College notes: Nike outfits UM baseball in pinstripes

Tony Paul
The Detroit News

Even though late owner George Steinbrenner was a noted Ohio State fan, the New York Yankees and the University of Michigan have a bit of a history, from Jim Abbott to Hal Morris, Steve Howe to Drew Henson.

And, of course, one of the most famous Yankees of them all, Derek Jeter, was all set to head to Ann Arbor — before the Yankees made him the sixth overall pick of the 1992 draft.

On Sunday afternoon, for a game against Army in Port St. Lucie, Fla., Michigan unveiled some alternate uniforms — and they had a distinct Yankees flavor. The white uniforms feature some slick-looking pinstripes, with a big, block, maize “M” placed over the left chest. Nike’s logo is on the right chest.

This is the first time Michigan has worn pinstripes since Nike became the school’s official outfitter, on Aug. 1, 2016.

A Michigan baseball spokesperson said the uniforms will be worn occasionally throughout the 2018 season, probably exclusively for home games from here on out.

The early reviews have been positive, with NCAA baseball asking on Twitter for a thumbs-up or thumbs-down. More than 85 percent of respondents gave the thumbs-up.

Michigan, which lost a ton of talent to the 2017 Major League Baseball draft but impressively restocked with one of the most acclaimed recruiting classes in Big Ten history, opened the season with two wins in the three-game series with Army. The series was at the spring-training home of the Mets, who are owned by Michigan alum Fred Wilpon.

It was a much tougher start to the season for Michigan State, which went 0-4 in the opening series at Fresno State. Same for Western Michigan, which lost all three to Purdue, and Eastern Michigan, which lost all four to Florida Gulf Coast.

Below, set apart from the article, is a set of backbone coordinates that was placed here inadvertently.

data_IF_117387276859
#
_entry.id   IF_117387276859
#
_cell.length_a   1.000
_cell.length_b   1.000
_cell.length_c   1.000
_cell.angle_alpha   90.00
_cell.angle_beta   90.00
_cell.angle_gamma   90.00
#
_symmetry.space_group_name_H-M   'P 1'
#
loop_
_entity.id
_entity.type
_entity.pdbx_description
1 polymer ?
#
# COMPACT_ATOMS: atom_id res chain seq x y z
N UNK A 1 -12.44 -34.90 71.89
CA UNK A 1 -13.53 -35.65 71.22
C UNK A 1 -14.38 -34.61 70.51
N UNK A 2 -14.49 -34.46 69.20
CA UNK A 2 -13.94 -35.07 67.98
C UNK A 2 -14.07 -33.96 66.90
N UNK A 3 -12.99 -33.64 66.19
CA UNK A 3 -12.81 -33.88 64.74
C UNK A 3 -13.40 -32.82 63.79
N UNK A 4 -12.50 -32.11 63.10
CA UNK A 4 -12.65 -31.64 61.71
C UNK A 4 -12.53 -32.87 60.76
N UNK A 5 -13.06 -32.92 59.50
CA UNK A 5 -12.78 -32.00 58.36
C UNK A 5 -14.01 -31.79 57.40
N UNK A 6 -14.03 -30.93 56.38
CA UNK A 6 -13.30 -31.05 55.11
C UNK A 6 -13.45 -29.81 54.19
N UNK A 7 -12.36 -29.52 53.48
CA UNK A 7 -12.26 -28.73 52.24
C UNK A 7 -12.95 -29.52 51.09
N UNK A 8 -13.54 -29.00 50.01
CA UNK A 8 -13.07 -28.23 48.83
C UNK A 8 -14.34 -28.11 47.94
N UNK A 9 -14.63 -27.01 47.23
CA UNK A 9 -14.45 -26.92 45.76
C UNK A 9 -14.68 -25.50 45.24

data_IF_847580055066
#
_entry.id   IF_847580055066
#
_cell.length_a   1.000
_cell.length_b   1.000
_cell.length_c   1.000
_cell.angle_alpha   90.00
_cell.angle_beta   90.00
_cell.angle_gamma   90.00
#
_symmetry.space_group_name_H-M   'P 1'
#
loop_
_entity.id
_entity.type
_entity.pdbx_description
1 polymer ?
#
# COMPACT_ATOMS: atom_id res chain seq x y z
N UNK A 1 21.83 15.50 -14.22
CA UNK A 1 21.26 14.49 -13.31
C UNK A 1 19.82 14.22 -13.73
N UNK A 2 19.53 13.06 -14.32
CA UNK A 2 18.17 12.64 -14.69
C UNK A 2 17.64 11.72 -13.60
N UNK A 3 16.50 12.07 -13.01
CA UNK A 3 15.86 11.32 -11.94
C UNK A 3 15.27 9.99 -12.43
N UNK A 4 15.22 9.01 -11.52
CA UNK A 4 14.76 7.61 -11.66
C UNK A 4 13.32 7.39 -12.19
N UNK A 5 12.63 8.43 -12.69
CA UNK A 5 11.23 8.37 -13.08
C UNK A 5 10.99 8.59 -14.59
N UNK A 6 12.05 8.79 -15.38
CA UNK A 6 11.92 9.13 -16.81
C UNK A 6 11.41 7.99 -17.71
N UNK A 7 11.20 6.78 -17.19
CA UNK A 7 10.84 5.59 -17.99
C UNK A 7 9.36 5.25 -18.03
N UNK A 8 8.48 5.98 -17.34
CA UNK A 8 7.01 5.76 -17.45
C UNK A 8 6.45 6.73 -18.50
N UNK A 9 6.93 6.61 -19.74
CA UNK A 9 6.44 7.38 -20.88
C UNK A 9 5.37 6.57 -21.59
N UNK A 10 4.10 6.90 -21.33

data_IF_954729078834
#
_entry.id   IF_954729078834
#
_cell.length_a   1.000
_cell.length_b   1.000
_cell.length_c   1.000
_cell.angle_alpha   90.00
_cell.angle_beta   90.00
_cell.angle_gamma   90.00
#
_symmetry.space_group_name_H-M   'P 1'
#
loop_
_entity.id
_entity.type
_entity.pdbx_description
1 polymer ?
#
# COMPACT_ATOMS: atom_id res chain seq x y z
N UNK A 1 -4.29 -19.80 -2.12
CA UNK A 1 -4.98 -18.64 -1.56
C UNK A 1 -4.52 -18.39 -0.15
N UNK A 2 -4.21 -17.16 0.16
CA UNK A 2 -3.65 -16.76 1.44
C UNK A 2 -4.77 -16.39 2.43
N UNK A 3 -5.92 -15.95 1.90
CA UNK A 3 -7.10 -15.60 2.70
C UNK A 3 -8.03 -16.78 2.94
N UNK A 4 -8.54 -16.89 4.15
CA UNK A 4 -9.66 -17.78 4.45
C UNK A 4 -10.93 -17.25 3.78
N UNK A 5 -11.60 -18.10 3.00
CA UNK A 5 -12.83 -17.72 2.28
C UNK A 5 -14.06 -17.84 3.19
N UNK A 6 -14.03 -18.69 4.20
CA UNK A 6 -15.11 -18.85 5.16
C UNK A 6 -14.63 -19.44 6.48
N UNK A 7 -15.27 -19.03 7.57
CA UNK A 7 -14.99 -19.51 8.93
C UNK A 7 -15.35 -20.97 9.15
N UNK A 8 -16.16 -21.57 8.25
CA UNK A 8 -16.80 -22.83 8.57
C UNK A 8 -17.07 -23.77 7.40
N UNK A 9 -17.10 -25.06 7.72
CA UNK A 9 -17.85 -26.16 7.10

Football fodder

Catching up on some football news:

■ With Kevin Johns leaving Western Michigan to become offensive coordinator at Texas Tech, Broncos coach Tim Lester promoted Jake Moreland from co-offensive coordinator to the only OC. Eric Evans is shifting from running-backs coach to pass-game coordinator and quarterbacks coach, with assistant head coach Terry Malone taking over running-backs duties. Also, Dontae Wright has been hired from Tennessee Tech to be co-special teams coordinator and safeties coach.

■ Former Kent State defensive coordinator Ben Needham has joined Eastern Michigan, as defensive-line coach. He replaces Chuck Bullough, who’s joined the staff at Michigan State.

■ Central Michigan still is looking to replace defensive-backs coach Archie Collins (Pittsburgh) and tight-ends coach/recruiting coordinator Sherrone Moore (Michigan).

■ Illinois defensive end Sean Adesanya, a graduate transfer, is committed to Central Michigan, CM Life reported.

This and that

■ It’s getting down to crunch time in hockey season, and several Michigan teams — including No. 15 Western Michigan, No. 17 Northern Michigan and No. 18 Michigan — are in contention to earn a spot in the 16-team NCAA Tournament field. The Wolverines probably did themselves a world of good Friday, beating top-ranked Notre Dame.

■ The Michigan women’s swimming and diving team captured its third consecutive Big Ten championship, with help from all corners — but especially sophomore Vanessa Krause, who set Big Ten, Big Ten Championships and Michigan records in winning the 200-yard butterfly in 1:53.44.

■ Props to Grand Valley State women’s basketball, which played a heckuva game Thursday before eventually falling to top-ranked Ashland, 96-90, in overtime in Allendale. That was Ashland’s 62nd victory in a row. Junior guard Natalie Koenig led Grand Valley with 26 points.

■ Former Pistons Rick Mahorn, James Edwards and Earl Cureton will headline the Horizon League’s annual Champions Brunch at Little Caesars Arena at 10 a.m. March 6. The event is open to the public, and costs $25 — which includes the meal, plus tickets to the men’s and women’s finals.

■ Oakland men’s basketball coach Greg Kampe earned his 600th Division I victory Friday night. He’s not the only Golden Grizzly to reach a milestone this year. Earlier this month, play-by-play Neal Ruhl broadcast his 300th Oakland game.